rather we must act in such a way that we say with the Apostle, not I, but Christ in me. We have many spiritual tools in the Church, some more basic than others and some more powerful than others. The proper use and application of these tools is given to us in the tradition and life of the Church. Also we are given helpers and guides who are appointed to help us apply all of these tools in the most effective manner. These helpers are our priests, our spiritual fathers and elders. The elders are those who by their lives, have gained some experience and wisdom in the use of these spiritual tools. They can give sober advice based on what they have experienced in their own lives and struggles. Also we have the clergy who are given the special grace by God in their ordination to provide the help and direction to care for the flock of Christ and bring us all safely into the heavenly kingdom. It is incumbent then that we always work under supervision and guidance so that we avoid the danger of misusing the tools that we have and thus injuring ourselves. Let me say a quick voice on Elders, talk with your Priest before you think about talking to an Elder, or so-called elder.  Your Priest is or should be your Spiritual Father.  He will guide you spiritually in your life.

Let us take the example of fasting. Fasting is a basic and powerful tool for denying oneself and clearing out the rubbish that sin has left in our lives by the unchecked passions. The regular routine of fasting that we have been given, the four fasting seasons, as well as the Wednesday and Friday fasts, is well within the ability of nearly everyone and is an effective use of this spiritual tool. However, there are those who, out of a desire to work harder or overcome some difficult obstacle might wish to undertake a stricter or longer fast. Or there may be someone, who by physical necessity or weakness might seek to lessen the fast for a time. There is nothing wrong with this in theory, however, when increasing or decreasing the intensity of the fast, one must do so with care so that on one hand you don’t take on a task greater than your strength and fall into despair or pride, or on the other hand you don’t dilute the fast so much that it has really no beneficial effect but you are deceived into thinking that you have accomplished much when in fact there is nothing. The guard against this is to have an experienced helper oversee such departures from the norm and so one should undertake these changes only with the blessing of the priest, your spiritual father. This similar kind of proper and misuse of the tools of spiritual labor can be found in every specific. Therefore, not only must we begin working now, but we must begin working with wisdom and carefully so that we do not harm ourselves and fall into delusion and despair on one hand, or so that we do not waste our efforts and believe that we have accomplished much when nothing has been done at all.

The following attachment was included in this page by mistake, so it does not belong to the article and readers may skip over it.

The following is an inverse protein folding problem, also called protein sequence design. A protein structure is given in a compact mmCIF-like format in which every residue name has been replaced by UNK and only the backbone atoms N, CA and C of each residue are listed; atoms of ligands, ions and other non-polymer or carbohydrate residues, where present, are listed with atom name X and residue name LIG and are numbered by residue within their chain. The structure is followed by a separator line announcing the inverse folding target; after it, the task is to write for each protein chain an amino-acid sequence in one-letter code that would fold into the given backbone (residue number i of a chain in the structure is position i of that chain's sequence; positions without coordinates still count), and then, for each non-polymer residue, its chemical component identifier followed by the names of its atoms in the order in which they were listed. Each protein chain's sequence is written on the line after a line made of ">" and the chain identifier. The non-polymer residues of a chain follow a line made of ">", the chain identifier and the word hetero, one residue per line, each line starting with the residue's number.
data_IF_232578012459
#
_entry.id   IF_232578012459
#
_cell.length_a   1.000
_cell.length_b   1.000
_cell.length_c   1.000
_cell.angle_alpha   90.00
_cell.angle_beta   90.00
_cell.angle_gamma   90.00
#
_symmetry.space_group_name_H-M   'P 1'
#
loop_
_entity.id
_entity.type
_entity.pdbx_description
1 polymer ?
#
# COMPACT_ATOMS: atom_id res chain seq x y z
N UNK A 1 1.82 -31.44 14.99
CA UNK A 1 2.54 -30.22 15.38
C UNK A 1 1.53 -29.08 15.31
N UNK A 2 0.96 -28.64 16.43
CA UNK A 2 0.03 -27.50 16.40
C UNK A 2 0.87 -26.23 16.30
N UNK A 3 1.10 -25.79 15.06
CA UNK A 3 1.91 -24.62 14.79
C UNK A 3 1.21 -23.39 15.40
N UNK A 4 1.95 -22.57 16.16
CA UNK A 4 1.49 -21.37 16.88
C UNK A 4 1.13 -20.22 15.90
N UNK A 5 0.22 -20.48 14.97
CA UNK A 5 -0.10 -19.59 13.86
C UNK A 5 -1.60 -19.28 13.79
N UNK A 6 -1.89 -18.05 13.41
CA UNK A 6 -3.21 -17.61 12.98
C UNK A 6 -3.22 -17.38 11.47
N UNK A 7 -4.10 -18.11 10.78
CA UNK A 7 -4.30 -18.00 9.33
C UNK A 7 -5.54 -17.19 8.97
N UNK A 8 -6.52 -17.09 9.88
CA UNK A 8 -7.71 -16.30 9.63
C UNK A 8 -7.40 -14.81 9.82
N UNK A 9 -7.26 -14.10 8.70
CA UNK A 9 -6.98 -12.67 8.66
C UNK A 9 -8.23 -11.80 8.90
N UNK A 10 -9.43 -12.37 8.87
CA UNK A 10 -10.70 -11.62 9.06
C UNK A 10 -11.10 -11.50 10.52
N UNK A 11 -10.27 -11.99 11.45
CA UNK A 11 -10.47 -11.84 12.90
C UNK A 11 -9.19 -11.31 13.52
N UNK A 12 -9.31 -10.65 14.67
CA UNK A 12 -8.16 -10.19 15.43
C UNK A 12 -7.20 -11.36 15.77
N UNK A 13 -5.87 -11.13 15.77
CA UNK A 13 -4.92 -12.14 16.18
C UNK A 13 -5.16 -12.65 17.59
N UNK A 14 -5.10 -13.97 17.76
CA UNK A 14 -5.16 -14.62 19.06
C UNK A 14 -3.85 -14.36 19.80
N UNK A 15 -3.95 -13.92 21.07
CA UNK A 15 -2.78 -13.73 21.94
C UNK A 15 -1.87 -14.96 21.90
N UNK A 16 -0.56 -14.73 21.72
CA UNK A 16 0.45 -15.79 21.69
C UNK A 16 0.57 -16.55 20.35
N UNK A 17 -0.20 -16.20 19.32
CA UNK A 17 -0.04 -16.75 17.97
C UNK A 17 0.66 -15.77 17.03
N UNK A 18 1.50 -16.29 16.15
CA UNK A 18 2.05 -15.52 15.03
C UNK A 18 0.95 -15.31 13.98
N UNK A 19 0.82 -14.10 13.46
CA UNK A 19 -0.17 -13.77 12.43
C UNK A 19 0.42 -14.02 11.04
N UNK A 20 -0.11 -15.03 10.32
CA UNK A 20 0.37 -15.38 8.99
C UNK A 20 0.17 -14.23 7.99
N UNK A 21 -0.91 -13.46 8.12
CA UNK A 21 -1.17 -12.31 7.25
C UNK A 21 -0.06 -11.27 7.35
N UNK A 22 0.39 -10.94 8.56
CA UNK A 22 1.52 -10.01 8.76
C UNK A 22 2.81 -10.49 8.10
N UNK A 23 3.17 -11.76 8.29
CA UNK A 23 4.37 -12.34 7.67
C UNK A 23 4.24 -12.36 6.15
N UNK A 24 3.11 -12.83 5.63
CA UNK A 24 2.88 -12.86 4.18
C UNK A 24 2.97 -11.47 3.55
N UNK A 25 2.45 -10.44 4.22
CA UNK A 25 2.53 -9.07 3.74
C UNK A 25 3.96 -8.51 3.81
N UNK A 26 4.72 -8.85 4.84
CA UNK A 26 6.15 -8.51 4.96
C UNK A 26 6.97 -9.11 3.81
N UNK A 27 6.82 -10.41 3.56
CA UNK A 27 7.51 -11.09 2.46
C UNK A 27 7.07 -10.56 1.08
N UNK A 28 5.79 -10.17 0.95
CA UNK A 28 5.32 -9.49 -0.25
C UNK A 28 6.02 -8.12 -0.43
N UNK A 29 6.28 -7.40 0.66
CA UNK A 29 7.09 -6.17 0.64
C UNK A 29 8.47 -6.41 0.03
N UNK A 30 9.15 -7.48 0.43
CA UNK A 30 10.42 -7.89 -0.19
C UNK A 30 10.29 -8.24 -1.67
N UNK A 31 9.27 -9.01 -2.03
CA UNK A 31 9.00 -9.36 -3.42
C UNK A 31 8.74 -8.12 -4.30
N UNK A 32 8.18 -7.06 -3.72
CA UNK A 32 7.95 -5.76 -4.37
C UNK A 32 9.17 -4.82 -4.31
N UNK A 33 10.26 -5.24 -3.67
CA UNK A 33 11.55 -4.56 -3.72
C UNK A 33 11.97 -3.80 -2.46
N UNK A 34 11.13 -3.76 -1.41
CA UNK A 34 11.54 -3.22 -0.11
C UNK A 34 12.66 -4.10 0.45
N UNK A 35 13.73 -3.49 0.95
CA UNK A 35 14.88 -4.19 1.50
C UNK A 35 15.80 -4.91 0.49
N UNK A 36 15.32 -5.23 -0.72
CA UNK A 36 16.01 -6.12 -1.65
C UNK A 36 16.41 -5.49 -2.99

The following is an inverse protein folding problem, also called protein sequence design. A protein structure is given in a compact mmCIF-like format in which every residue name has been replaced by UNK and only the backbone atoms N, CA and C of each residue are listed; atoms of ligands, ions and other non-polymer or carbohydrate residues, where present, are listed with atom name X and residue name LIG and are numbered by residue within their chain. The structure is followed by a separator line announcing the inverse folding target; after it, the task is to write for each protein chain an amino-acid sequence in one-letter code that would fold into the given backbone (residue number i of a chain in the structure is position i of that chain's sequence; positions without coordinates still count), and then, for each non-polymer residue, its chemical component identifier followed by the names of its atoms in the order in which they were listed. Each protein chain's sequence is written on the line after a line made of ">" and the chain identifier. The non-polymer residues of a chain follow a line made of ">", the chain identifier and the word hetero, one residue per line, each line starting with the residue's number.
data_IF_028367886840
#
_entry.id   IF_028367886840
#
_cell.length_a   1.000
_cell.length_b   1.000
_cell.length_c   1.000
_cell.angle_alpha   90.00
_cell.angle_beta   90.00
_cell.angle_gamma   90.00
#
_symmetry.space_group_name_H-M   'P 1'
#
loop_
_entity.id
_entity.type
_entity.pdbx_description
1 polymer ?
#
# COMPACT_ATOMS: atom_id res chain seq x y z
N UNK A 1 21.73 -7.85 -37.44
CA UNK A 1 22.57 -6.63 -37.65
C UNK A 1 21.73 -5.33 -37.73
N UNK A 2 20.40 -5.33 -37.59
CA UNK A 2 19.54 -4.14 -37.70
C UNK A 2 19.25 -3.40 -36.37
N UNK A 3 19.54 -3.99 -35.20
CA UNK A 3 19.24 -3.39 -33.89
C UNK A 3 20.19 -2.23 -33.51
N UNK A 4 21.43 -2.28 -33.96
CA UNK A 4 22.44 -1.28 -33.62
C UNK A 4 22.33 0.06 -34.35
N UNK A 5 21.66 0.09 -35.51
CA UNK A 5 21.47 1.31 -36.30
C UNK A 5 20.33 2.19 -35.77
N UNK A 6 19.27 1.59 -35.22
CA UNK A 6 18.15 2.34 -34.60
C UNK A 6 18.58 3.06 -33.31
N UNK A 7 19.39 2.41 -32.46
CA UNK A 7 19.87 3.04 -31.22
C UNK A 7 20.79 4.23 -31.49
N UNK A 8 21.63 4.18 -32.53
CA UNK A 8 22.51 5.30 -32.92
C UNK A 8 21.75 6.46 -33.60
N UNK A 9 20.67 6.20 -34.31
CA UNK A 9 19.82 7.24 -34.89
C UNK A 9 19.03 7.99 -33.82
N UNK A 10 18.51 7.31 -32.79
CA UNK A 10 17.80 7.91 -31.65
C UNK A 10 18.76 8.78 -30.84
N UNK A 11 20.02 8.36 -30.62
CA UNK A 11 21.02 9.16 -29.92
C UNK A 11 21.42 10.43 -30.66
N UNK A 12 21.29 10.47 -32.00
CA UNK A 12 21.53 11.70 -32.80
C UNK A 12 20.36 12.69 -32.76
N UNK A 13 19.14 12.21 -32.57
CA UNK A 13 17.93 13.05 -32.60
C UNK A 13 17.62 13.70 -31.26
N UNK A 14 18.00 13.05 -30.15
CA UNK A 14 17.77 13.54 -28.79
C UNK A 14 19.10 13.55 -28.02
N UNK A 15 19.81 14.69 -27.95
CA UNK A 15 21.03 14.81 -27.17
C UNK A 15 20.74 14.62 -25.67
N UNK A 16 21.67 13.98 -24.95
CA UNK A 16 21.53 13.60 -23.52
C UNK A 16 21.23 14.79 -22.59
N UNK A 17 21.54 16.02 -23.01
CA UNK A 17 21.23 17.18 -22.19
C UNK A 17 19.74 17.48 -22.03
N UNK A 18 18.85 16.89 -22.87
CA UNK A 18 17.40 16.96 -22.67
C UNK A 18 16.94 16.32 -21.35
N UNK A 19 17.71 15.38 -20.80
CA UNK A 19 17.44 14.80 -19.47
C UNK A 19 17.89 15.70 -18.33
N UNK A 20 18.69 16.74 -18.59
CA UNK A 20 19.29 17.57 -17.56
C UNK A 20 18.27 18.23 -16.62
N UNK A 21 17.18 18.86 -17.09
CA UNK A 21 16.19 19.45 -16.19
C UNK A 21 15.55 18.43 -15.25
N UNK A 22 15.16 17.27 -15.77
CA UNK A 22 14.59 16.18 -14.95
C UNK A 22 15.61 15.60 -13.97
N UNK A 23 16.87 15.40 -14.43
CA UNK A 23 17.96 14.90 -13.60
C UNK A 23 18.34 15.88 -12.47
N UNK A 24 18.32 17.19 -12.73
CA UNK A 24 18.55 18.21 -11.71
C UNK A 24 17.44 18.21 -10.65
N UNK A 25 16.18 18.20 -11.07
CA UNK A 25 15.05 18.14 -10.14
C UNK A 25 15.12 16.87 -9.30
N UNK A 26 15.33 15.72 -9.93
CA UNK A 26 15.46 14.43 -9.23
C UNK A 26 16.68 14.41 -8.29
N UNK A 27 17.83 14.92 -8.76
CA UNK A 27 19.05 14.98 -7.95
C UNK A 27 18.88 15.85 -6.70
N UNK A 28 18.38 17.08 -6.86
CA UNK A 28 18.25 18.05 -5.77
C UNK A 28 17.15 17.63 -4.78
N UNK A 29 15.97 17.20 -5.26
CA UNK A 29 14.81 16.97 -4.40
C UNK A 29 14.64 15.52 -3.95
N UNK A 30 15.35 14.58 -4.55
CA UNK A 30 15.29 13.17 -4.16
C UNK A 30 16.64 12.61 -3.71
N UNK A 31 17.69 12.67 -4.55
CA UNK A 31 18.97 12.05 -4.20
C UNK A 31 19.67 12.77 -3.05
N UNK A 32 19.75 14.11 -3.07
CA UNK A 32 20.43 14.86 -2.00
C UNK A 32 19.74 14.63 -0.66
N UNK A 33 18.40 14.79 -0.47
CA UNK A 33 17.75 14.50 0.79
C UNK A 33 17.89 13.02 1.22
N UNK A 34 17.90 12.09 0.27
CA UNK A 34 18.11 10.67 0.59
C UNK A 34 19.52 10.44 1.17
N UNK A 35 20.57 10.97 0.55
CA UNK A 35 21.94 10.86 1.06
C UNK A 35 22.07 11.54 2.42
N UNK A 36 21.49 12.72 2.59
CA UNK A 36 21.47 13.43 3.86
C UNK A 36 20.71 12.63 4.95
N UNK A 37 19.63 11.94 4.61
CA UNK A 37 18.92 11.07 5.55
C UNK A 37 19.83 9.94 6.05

We are also given the plan of the Gospel and the examples of the saints. It is necessary when working, always to have the goal of Jesus Christ before us as we struggle to follow the path of salvation that He has set before us. If we are constantly referring to the plan, His Plan, we can see quickly any deviation or imperfection that might arise in our work and correct it while it is still small.